HUNTINGTON This is not your typical antiques district storefront.
A peek into the window reveals an artwork in progress, remnants of a musical performance and a Welsh corgi napping.
The storefront, at 720 14th St. West, is Alias 14W, an experimental community art space.
While not a new concept, a grassroots shared venue is new to the Tri-State.
Alias 14W has been the site of a music series, independent concerts, arts and economic development workshops, art exhibits, book launches and open mic events.
The space is the brainchild of Chad Andrew Floyd, a lifelong Huntington resident with deep roots in the west end, also known as Central City. “My grandfather installed some of the first phone lines here,” he said, noting he lives in nearby Harveytown.
At one time, Central City was a thriving business center, a stopping point between Huntington and Kenova. Alias 14W resides where the Iola Theater was; the original exterior remains, although after the theater closed, the building served as a retail shop before being abandoned. Floyd said the building is undergoing renovations now but meanwhile is available for events.
“If you want to use the space and you will do all the work, it’s free,” Floyd said. “If you want us to do all the work, you can pay us.” The work would include setup, teardown, publicity and any other preparation needed for the event.
The space is a result of the West Huntington Revitalization project, the third initiative of Huntington’s America’s Best Communities revitalization plan. The plan includes not only beautification of the area, but
n connection to the Heartland Intermodal Gateway freight hub in Wayne County to create transportation, logistics and manufacturing opportunities in vacant buildings and lots on the West End;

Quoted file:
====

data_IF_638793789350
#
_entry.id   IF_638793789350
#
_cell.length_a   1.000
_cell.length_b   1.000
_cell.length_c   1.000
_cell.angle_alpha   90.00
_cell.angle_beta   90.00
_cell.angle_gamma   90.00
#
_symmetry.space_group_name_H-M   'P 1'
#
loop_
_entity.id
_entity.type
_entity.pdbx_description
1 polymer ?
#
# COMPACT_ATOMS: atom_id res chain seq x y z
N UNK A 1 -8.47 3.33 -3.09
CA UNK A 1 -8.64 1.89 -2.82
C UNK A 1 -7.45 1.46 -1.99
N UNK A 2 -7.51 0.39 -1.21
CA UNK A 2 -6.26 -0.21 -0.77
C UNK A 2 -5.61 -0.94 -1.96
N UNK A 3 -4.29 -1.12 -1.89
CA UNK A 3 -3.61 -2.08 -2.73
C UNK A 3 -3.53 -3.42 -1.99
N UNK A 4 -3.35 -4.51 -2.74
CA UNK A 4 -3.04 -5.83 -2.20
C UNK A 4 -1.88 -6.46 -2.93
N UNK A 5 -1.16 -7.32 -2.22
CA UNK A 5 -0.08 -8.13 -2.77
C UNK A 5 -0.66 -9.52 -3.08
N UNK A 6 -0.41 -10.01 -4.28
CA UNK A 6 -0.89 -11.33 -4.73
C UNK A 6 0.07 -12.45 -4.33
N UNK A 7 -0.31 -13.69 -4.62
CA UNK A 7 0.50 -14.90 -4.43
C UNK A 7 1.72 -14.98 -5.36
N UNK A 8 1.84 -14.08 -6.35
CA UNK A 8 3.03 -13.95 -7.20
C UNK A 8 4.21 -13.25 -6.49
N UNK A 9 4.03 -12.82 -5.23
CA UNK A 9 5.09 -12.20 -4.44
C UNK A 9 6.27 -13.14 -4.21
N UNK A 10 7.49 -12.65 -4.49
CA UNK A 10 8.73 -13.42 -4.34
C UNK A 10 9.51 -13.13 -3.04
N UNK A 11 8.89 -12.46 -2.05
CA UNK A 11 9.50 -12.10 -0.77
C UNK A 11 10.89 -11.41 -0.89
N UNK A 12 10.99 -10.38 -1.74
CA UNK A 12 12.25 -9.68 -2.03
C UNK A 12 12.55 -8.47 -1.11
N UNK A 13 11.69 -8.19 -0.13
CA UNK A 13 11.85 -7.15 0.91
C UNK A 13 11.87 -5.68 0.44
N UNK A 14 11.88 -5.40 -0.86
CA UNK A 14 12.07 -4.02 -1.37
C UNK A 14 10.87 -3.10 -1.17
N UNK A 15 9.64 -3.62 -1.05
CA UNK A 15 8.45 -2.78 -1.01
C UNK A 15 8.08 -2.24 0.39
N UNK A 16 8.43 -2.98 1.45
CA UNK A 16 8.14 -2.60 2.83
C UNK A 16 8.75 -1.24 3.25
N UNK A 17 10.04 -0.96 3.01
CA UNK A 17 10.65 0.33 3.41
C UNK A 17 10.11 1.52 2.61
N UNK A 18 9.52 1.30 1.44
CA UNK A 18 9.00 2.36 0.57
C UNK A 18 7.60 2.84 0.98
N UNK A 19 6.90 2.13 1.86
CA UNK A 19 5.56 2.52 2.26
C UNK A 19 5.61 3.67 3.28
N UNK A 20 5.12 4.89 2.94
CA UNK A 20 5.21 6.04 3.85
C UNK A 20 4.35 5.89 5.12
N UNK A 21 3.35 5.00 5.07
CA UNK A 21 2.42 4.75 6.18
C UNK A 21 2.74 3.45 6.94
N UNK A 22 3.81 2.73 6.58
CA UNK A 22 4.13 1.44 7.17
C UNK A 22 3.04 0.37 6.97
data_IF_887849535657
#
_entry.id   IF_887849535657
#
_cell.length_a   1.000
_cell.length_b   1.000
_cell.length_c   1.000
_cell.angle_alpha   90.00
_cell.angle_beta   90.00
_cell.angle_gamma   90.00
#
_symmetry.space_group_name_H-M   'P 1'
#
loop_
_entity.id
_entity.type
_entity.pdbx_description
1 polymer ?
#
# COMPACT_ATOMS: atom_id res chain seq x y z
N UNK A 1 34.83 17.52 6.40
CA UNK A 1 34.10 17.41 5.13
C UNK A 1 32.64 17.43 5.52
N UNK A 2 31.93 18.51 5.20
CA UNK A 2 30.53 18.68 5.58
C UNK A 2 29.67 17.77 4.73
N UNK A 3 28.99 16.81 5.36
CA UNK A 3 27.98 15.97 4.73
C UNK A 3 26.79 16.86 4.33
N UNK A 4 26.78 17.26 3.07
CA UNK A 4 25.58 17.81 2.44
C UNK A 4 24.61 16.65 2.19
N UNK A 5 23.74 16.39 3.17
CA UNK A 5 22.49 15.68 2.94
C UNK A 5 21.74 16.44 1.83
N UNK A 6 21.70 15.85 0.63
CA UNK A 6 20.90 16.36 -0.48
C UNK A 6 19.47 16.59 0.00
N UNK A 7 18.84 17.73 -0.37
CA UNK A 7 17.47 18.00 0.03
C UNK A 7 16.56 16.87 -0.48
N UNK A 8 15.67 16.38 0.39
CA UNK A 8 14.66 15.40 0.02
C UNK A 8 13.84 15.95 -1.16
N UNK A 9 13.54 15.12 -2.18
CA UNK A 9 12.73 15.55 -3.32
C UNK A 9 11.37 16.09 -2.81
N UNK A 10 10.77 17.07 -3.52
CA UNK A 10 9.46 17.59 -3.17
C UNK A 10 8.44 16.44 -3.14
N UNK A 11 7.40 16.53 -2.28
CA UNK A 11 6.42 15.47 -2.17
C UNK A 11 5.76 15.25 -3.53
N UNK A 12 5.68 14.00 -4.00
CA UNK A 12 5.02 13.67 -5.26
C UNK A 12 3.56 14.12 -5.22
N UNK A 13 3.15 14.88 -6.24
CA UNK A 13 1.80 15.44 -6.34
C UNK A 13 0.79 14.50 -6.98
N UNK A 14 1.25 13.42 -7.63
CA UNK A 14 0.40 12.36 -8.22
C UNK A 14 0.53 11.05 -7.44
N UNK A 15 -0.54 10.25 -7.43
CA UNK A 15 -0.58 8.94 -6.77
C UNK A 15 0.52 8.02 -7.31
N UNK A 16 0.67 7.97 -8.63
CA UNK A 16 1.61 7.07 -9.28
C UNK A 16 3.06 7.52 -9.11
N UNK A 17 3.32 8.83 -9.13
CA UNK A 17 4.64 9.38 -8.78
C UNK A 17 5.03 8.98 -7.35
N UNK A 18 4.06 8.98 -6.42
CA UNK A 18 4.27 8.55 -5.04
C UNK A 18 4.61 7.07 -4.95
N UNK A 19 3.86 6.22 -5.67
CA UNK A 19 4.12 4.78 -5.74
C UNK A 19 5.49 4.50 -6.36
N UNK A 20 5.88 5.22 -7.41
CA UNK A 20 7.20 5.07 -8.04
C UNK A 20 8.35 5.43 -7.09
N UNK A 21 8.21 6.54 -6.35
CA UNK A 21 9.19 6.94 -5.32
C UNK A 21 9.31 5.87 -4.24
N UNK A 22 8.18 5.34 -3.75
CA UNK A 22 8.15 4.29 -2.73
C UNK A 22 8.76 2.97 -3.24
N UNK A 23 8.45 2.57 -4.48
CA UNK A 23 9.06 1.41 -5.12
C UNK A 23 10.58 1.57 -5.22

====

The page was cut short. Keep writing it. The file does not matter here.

n expansion of availability of healthy food sources in West Huntington to low-income families and seniors;
n and development of the former Corbin clothing factor as a Solar Training Institute to retrain workers.
Floyd, a 2017 graduate of Marshall University with a bachelor’s degree in fine arts, is driven by a passion for his home state and hometown
“We’re a jungle,” he said. “We’re beautiful and we’re worth protecting.”
He points to the history of the state to illustrate why West Virginia and other areas of Appalachia have fallen behind.
“Part of being Appalachian has been not taking advantage of opportunities because we have been taken advantage of,” he said, adding there is plenty of hope for change in a positive way.
“Appalachians are about family, taking care of each other, pride and craft and making something out of nothing,” he said. “We need to come into the modern era so we can be who we are.”
Floyd said he believes making opportunities for artists and creativity in the area will support business growth and prosperity, pointing to Princeton Renaissance Project on the other side of the state as a success story. The project gave birth to the Celebrate Princeton street fair, monthly First Friday celebrations, assorted arts activities and an improved dialogue about growth and progress in the community.
“I know West Huntington can do it, too, and art can be the catalyst,” Floyd said.
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